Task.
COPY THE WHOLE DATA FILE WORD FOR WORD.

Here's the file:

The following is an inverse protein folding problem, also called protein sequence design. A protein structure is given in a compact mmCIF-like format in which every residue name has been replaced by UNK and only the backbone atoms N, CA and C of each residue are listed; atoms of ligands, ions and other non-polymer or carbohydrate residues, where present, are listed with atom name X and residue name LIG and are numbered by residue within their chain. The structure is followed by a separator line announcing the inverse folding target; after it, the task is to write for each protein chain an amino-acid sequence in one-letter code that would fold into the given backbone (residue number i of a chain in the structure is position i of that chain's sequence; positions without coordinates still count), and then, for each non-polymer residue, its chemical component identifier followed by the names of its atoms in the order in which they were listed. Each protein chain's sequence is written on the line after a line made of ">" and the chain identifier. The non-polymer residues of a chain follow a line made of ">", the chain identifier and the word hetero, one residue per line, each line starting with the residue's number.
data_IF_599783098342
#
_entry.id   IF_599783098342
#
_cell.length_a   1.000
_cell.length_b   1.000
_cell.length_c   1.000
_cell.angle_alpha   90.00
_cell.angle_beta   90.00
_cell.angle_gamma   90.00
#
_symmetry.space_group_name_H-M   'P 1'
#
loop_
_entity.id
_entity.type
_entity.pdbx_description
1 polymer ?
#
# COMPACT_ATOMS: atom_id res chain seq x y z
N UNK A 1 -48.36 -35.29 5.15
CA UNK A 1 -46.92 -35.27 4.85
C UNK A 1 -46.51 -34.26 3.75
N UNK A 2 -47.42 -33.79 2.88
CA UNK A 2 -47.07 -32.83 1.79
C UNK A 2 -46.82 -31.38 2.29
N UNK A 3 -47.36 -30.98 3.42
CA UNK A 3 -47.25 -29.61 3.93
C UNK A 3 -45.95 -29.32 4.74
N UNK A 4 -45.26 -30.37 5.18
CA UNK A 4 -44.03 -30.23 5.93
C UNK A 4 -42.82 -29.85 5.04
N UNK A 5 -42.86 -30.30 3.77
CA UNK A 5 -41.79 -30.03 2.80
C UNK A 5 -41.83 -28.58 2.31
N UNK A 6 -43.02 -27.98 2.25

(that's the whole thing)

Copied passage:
The following is an inverse protein folding problem, also called protein sequence design. A protein structure is given in a compact mmCIF-like format in which every residue name has been replaced by UNK and only the backbone atoms N, CA and C of each residue are listed; atoms of ligands, ions and other non-polymer or carbohydrate residues, where present, are listed with atom name X and residue name LIG and are numbered by residue within their chain. The structure is followed by a separator line announcing the inverse folding target; after it, the task is to write for each protein chain an amino-acid sequence in one-letter code that would fold into the given backbone (residue number i of a chain in the structure is position i of that chain's sequence; positions without coordinates still count), and then, for each non-polymer residue, its chemical component identifier followed by the names of its atoms in the order in which they were listed. Each protein chain's sequence is written on the line after a line made of ">" and the chain identifier. The non-polymer residues of a chain follow a line made of ">", the chain identifier and the word hetero, one residue per line, each line starting with the residue's number.
data_IF_599783098342
#
_entry.id   IF_599783098342
#
_cell.length_a   1.000
_cell.length_b   1.000
_cell.length_c   1.000
_cell.angle_alpha   90.00
_cell.angle_beta   90.00
_cell.angle_gamma   90.00
#
_symmetry.space_group_name_H-M   'P 1'
#
loop_
_entity.id
_entity.type
_entity.pdbx_description
1 polymer ?
#
# COMPACT_ATOMS: atom_id res chain seq x y z
N UNK A 1 -48.36 -35.29 5.15
CA UNK A 1 -46.92 -35.27 4.85
C UNK A 1 -46.51 -34.26 3.75
N UNK A 2 -47.42 -33.79 2.88
CA UNK A 2 -47.07 -32.83 1.79
C UNK A 2 -46.82 -31.38 2.29
N UNK A 3 -47.36 -30.98 3.42
CA UNK A 3 -47.25 -29.61 3.93
C UNK A 3 -45.95 -29.32 4.74
N UNK A 4 -45.26 -30.37 5.18
CA UNK A 4 -44.03 -30.23 5.93
C UNK A 4 -42.82 -29.85 5.04
N UNK A 5 -42.86 -30.30 3.77
CA UNK A 5 -41.79 -30.03 2.80
C UNK A 5 -41.83 -28.58 2.31
N UNK A 6 -43.02 -27.98 2.25